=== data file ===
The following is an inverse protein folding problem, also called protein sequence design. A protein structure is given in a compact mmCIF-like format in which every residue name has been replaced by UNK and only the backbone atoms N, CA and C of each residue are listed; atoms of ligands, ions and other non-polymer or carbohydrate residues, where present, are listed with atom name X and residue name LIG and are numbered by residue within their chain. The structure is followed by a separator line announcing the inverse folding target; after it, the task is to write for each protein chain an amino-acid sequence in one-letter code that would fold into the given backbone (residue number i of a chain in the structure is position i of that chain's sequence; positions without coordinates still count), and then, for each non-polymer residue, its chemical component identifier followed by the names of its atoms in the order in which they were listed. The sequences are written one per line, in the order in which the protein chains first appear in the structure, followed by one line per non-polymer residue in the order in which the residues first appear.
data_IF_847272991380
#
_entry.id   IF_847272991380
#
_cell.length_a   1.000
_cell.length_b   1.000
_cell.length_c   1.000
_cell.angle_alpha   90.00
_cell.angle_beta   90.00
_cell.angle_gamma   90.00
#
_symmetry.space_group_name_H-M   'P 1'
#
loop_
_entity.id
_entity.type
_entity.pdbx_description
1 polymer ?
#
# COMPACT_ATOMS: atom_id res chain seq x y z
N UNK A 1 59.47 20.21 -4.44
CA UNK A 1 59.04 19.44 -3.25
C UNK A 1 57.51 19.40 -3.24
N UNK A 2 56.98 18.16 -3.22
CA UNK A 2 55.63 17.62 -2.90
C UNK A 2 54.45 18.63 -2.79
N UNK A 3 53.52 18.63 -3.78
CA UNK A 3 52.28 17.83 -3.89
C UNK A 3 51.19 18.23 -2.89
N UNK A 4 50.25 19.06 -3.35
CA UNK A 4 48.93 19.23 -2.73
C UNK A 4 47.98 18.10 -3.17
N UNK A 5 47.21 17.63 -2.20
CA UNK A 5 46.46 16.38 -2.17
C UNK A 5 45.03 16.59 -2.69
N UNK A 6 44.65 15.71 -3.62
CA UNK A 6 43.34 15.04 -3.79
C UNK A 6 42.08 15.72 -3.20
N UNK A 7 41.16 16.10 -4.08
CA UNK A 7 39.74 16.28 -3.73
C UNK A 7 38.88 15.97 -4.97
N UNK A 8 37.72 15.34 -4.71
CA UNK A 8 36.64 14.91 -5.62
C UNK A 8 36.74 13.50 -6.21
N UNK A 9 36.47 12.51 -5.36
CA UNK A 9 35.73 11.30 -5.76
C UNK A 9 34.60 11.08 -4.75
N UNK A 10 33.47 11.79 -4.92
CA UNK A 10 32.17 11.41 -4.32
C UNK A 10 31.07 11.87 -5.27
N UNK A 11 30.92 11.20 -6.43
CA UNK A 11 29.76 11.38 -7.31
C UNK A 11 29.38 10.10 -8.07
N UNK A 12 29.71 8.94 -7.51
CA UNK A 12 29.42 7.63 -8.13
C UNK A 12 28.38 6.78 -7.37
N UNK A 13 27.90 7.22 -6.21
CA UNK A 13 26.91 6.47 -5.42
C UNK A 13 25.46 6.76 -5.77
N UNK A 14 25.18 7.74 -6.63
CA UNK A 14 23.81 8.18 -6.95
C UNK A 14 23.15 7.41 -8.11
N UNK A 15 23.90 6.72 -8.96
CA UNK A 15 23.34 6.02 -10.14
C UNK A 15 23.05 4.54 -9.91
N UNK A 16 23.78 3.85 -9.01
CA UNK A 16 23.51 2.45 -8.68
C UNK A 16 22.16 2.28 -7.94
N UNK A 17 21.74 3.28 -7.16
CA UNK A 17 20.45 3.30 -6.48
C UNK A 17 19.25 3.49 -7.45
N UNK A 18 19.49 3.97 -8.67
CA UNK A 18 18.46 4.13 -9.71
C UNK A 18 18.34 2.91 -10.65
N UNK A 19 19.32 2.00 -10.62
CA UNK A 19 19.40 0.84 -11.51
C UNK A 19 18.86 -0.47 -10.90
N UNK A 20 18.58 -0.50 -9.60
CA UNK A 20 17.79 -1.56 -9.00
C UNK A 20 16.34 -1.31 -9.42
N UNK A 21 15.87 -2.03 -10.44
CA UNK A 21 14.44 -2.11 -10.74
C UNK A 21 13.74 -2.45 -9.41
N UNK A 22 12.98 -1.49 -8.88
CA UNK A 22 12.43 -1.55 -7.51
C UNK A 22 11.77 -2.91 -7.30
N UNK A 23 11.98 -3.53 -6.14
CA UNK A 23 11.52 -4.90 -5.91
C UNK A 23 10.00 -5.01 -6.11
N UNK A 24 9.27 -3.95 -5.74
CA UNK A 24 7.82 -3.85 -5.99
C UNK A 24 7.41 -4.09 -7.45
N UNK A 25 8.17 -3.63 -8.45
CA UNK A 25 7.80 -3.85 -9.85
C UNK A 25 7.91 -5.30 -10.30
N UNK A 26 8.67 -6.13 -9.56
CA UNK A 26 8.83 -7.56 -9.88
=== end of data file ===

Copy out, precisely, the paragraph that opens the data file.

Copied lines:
The following is an inverse protein folding problem, also called protein sequence design. A protein structure is given in a compact mmCIF-like format in which every residue name has been replaced by UNK and only the backbone atoms N, CA and C of each residue are listed; atoms of ligands, ions and other non-polymer or carbohydrate residues, where present, are listed with atom name X and residue name LIG and are numbered by residue within their chain. The structure is followed by a separator line announcing the inverse folding target; after it, the task is to write for each protein chain an amino-acid sequence in one-letter code that would fold into the given backbone (residue number i of a chain in the structure is position i of that chain's sequence; positions without coordinates still count), and then, for each non-polymer residue, its chemical component identifier followed by the names of its atoms in the order in which they were listed. The sequences are written one per line, in the order in which the protein chains first appear in the structure, followed by one line per non-polymer residue in the order in which the residues first appear.